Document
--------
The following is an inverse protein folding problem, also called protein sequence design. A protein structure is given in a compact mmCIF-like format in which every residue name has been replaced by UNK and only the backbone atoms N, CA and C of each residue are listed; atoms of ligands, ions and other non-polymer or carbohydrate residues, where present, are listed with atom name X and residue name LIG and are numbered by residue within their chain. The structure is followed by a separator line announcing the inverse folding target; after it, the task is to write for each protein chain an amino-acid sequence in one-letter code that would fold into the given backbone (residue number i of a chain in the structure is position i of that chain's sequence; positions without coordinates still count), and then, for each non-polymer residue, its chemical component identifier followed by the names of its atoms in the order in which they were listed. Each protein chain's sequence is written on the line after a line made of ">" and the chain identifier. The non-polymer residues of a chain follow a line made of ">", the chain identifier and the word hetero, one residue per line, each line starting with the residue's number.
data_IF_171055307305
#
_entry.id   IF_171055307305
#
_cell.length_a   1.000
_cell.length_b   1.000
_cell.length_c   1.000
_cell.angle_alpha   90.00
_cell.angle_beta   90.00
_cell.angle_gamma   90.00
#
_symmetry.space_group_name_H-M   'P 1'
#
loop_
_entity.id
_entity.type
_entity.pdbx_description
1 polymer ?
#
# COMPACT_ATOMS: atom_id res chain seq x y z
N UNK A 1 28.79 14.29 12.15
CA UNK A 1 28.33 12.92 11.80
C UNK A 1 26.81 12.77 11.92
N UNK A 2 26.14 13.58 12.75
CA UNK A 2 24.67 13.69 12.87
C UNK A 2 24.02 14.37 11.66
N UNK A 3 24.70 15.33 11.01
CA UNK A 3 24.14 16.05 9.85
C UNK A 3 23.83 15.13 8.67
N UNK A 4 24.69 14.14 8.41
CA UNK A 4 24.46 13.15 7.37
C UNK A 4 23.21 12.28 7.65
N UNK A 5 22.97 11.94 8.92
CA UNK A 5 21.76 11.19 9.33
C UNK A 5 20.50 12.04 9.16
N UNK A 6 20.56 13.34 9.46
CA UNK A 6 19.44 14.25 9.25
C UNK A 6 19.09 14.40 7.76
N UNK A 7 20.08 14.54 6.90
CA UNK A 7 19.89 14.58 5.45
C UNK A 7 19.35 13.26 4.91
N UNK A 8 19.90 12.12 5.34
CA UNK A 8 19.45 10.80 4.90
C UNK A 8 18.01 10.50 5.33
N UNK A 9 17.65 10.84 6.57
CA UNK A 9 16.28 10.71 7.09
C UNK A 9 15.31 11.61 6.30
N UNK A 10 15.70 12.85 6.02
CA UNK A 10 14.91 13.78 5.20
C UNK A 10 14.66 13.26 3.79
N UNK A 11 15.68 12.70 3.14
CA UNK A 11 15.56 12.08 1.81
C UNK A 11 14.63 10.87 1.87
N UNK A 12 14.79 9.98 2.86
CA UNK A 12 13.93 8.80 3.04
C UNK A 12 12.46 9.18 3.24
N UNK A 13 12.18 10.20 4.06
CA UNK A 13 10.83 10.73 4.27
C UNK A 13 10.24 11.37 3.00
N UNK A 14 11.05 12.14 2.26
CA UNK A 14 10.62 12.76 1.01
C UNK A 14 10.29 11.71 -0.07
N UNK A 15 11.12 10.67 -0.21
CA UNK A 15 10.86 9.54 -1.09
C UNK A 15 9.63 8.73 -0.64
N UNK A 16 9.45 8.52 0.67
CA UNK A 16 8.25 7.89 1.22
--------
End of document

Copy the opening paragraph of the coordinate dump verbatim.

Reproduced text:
The following is an inverse protein folding problem, also called protein sequence design. A protein structure is given in a compact mmCIF-like format in which every residue name has been replaced by UNK and only the backbone atoms N, CA and C of each residue are listed; atoms of ligands, ions and other non-polymer or carbohydrate residues, where present, are listed with atom name X and residue name LIG and are numbered by residue within their chain. The structure is followed by a separator line announcing the inverse folding target; after it, the task is to write for each protein chain an amino-acid sequence in one-letter code that would fold into the given backbone (residue number i of a chain in the structure is position i of that chain's sequence; positions without coordinates still count), and then, for each non-polymer residue, its chemical component identifier followed by the names of its atoms in the order in which they were listed. Each protein chain's sequence is written on the line after a line made of ">" and the chain identifier. The non-polymer residues of a chain follow a line made of ">", the chain identifier and the word hetero, one residue per line, each line starting with the residue's number.